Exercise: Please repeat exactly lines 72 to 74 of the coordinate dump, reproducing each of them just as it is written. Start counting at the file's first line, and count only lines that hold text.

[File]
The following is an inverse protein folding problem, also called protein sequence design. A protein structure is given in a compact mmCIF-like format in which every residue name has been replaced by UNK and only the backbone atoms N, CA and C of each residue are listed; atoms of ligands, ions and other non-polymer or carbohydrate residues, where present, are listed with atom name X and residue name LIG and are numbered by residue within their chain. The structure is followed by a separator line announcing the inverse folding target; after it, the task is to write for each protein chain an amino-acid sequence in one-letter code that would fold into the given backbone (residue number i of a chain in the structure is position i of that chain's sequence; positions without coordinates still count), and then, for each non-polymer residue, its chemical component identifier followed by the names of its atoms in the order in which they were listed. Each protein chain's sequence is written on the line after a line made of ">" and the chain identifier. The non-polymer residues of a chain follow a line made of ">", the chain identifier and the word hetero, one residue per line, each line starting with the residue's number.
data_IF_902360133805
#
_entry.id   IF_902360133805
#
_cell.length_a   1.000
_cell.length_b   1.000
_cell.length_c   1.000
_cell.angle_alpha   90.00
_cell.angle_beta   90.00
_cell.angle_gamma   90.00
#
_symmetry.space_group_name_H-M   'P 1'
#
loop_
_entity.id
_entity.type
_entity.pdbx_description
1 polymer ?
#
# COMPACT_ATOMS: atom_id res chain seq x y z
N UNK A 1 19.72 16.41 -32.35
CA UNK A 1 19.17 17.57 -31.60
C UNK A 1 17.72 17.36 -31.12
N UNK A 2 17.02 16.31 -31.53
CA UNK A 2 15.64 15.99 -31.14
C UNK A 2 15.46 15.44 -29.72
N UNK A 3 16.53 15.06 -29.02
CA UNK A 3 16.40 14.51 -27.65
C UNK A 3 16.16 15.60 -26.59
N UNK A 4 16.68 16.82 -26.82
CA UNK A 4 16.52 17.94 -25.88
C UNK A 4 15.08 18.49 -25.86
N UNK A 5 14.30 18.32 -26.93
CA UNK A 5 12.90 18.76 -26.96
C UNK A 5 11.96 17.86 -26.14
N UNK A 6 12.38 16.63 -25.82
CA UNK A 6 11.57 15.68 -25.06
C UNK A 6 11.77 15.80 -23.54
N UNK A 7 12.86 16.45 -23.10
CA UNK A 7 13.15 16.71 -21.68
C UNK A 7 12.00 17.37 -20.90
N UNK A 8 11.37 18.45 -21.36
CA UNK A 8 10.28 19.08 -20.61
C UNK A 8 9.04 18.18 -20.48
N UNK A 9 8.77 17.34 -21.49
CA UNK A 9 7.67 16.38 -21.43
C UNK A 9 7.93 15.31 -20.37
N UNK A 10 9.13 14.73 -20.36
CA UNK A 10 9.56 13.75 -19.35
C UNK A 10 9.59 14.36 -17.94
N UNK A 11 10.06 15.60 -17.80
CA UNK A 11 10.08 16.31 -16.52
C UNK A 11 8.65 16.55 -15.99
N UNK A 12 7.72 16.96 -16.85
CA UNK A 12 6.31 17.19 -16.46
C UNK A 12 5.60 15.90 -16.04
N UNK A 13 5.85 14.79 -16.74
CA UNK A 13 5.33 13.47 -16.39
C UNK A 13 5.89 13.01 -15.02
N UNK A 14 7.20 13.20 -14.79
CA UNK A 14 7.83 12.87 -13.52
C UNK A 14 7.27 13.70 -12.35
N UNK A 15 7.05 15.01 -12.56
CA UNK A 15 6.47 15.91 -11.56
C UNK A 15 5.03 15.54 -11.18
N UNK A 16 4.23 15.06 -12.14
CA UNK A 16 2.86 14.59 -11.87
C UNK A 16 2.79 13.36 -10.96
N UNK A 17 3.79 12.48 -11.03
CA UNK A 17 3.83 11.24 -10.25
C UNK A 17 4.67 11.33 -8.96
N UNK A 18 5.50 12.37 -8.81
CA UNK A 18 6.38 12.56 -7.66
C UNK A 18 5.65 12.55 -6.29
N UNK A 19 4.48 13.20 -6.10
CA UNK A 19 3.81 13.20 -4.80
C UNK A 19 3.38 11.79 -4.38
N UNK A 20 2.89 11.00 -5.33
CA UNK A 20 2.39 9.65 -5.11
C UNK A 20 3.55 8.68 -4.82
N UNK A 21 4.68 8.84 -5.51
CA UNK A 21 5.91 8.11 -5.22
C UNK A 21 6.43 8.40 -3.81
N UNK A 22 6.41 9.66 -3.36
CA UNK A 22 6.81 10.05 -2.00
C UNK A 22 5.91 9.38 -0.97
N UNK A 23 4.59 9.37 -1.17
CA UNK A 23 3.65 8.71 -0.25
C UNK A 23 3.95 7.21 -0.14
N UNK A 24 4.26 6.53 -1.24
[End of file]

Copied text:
C UNK A 17 4.67 11.33 -8.96
N UNK A 18 5.50 12.37 -8.81
CA UNK A 18 6.38 12.56 -7.66